Building boom spurs worry over labor shortage, cost increases
The issue has been broached at a number of industry panels in recent months, and is a topic of concern for both the commercial and residential sectors. Experts say it is simple supply and demand. More construction activity means more demand for white-collar and blue-collar workers, as well as for building materials. The result? Increasing costs on both accounts.
“A lot of people don’t want to talk about it, ” said John Moss, a partner with the large Bay Area-focused apartment developer and owner Prometheus, at a recent industry forum sponsored by Marcus & Millichap. “We’ve seen 13- to 15-percent annual growth in anticipated costs on new construction, which is very significant.”
Taken to the extreme, the dynamic could impact the industry negatively in several ways. Higher costs could scuttle planned projects if developers didn’t anticipate them in their pro formas. And labor shortages could delay projects if the right talent isn’t available to work at the right times.
But even projects that are getting built out are feeling a pinch, Moss said. “A lot of the rent increases are getting completely wiped out by construction costs,” Moss said at the panel, referring to apartment developments.
There’s plenty of jobs in the pipeline to keep workers busy in housing and commercial. Up to 25,000 apartment units are ready to build in Silicon Valley. On the commercial side, the biggest project that has yet to take off is Apple’s radical new 2.8-million-square-foot spaceship campus in Cupertino, which experts say will create 9,200 direct new construction jobs. Also on the boards: Nvidia’s 500,000-square-foot polygonal campus in Santa Clara; Google Inc.’s first ground-up campus in Mountain View, at 1.1 million square feet; and Jay Paul’s Moffett Place in Sunnyvale, at 1.8 million square feet. Bay Area Rapid Transit’s expansion into the South Bay is also a jobs-rich endeavor.
The crystal ball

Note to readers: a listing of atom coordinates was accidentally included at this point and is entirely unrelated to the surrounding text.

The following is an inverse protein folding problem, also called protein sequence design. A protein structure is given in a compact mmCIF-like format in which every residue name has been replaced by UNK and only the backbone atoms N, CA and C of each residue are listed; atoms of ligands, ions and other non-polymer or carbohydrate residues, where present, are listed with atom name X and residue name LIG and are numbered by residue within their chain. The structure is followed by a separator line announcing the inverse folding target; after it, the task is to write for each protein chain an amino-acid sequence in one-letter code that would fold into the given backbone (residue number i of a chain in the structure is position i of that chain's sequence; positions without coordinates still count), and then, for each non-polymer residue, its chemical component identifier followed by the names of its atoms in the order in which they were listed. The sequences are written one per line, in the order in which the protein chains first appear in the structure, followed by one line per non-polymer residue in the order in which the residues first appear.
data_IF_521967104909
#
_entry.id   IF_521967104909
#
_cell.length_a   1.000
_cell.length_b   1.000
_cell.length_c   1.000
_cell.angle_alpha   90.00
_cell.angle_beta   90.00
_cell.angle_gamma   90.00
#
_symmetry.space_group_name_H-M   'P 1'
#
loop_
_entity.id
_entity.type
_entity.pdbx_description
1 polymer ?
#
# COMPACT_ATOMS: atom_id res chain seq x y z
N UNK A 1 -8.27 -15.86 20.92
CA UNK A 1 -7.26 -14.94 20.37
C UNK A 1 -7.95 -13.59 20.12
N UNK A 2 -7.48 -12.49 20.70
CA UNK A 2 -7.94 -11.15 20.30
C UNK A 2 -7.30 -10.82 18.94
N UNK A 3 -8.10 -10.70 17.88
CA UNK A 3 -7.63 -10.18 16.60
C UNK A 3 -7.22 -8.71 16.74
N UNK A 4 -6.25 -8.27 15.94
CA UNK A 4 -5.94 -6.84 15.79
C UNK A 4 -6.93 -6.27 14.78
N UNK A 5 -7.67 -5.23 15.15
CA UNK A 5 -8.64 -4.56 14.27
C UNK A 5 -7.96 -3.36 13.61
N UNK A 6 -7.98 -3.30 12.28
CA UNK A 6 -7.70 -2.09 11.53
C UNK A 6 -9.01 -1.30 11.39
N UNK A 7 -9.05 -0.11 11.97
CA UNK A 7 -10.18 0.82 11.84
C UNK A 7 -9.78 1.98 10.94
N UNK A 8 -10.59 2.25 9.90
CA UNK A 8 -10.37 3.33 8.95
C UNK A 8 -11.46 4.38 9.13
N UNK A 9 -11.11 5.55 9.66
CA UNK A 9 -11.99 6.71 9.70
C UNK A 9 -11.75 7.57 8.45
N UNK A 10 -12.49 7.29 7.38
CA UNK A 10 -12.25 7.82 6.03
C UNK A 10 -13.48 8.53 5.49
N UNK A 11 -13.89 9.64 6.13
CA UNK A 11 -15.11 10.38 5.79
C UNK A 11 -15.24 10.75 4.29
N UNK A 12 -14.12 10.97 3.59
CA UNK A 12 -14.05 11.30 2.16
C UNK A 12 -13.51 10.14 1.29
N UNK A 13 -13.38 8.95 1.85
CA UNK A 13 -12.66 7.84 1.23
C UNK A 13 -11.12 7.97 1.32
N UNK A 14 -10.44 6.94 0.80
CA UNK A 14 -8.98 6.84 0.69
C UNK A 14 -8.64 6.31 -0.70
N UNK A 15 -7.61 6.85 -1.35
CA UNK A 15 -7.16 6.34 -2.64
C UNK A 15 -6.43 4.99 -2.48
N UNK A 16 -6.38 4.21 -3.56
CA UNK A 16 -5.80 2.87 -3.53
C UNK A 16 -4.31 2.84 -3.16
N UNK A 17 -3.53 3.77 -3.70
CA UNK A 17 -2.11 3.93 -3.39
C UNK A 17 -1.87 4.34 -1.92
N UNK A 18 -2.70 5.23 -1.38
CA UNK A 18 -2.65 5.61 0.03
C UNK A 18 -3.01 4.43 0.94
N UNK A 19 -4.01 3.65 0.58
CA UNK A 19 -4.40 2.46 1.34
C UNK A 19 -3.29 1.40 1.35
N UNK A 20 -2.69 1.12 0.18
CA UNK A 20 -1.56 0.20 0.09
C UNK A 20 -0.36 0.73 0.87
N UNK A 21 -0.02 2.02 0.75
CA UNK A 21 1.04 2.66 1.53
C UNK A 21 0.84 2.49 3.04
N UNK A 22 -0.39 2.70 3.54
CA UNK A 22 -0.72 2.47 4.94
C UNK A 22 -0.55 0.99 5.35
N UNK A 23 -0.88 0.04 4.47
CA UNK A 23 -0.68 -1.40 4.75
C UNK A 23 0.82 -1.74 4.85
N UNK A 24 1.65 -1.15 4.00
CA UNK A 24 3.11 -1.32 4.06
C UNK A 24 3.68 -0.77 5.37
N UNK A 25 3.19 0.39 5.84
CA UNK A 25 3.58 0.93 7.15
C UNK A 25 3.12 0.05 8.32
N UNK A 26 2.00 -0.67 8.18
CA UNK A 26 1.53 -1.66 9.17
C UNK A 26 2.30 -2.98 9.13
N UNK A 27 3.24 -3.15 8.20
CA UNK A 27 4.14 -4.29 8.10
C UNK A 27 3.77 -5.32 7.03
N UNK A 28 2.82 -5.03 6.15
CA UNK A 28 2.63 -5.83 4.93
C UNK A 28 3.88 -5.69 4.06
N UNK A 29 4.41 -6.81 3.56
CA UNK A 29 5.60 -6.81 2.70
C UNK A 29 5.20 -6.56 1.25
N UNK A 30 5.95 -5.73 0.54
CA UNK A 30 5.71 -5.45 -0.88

A recent Urban Land Institute panel titled “Bay Area Construction Costs: Still on the Rise?” tackled the issue directly on the local level. Experts said construction costs rose 8 percent in the last 24 months for steel-boned office buildings in the region. For concrete construction, the number was 10 to 13 percent (read more about the event with some key takeaways here).
These experts added that costs will increase by 3 to 5 percent in the next year for concrete office, 6 to 8 percent for steel office, and 4 percent for residential construction.
Not everyone thinks the costs will continue to increase indefinitely, though, with market dynamics solving the problem naturally.
“I don’t think higher costs are sustainable,” said Karim Allana, CEO of architect Allana Buick & Bers, at the Marcus event. “I think more people will come from outside to fulfill projects, and they will come down.”
On the flip side
Of course, no one is complaining about the shift in fortunes for the area’s construction industry, which was decimated by the recession. Citing data from McGraw Hill Construction, The Mercury News last month pegged the value of new construction and renovations in the nine-county region at up to $6.7 billion in 2013. That would surpass a 2000 record of $6 billion, according to the Merc.
Estimates of construction-industry employment in the San Jose metro area stood at 41,700 in October of this year. That is up from a 14-year low of 29,700 in February 2011 when the economy was getting back on its feet, according to the California Employment Development Department. But it is still down from a high of 52,500 in September of 2000, before the dot-com bubble burst.
The renewed strength of the industry is suddenly good news for workers, especially because wages have been fairly stagnant. Marty Shapan, a managing director who focuses on Bay Area construction recruiting for Kaye/Bassman International, said construction superintendents — those who directly manage subcontractors and supervise trades — are in particularly high demand. Estimators and project managers with technical experience are also job categories that are getting hard to fill.
Shapan said the worker drought was exacerbated by changes wrought by the recession: Some industry professionals left the business altogether. At the same time, fewer new workers came into the industry through school programs or apprenticeships, given the slack job market at the time.
“There was a brain drain,” he said. “I think now we have a perfect storm that’s created this unbelievable war for talent. And I think it’s going to go on for several years.”
The upshot? Higher wages. Signing bonuses are also becoming more common.
“We’re starting to see the return of all the crazy stuff that went on in the middle of the decade,” Shapan said.